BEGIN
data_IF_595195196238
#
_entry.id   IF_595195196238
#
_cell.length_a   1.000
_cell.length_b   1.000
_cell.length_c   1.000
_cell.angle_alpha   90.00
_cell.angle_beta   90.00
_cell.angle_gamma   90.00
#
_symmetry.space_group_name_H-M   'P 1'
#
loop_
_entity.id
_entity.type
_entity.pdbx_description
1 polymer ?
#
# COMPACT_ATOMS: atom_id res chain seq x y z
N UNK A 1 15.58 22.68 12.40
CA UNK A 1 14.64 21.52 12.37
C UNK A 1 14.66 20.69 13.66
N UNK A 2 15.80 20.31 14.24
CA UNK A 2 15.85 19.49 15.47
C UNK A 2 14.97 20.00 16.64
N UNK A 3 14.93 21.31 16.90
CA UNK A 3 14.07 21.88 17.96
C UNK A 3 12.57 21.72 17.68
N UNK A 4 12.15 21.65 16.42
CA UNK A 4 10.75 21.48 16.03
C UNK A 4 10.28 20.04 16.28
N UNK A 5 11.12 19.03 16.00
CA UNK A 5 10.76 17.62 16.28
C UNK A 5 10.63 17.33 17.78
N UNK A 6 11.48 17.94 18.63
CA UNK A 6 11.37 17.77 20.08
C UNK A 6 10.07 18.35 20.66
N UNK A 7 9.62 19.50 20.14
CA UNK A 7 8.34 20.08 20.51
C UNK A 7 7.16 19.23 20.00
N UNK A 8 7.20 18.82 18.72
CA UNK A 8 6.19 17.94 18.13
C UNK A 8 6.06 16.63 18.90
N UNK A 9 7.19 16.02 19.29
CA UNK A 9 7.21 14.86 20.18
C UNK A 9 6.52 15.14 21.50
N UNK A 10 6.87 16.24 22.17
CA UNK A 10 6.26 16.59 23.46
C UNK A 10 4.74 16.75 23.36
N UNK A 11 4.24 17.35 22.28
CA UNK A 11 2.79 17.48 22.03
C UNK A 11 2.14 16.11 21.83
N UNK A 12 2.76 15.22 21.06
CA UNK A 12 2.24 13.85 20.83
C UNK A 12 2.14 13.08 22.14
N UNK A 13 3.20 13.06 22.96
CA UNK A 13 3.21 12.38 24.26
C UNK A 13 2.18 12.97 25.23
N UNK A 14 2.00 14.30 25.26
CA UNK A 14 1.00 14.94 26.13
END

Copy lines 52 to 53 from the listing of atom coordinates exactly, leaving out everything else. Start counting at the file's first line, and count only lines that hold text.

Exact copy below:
CA UNK A 11 2.79 17.48 22.03
C UNK A 11 2.14 16.11 21.83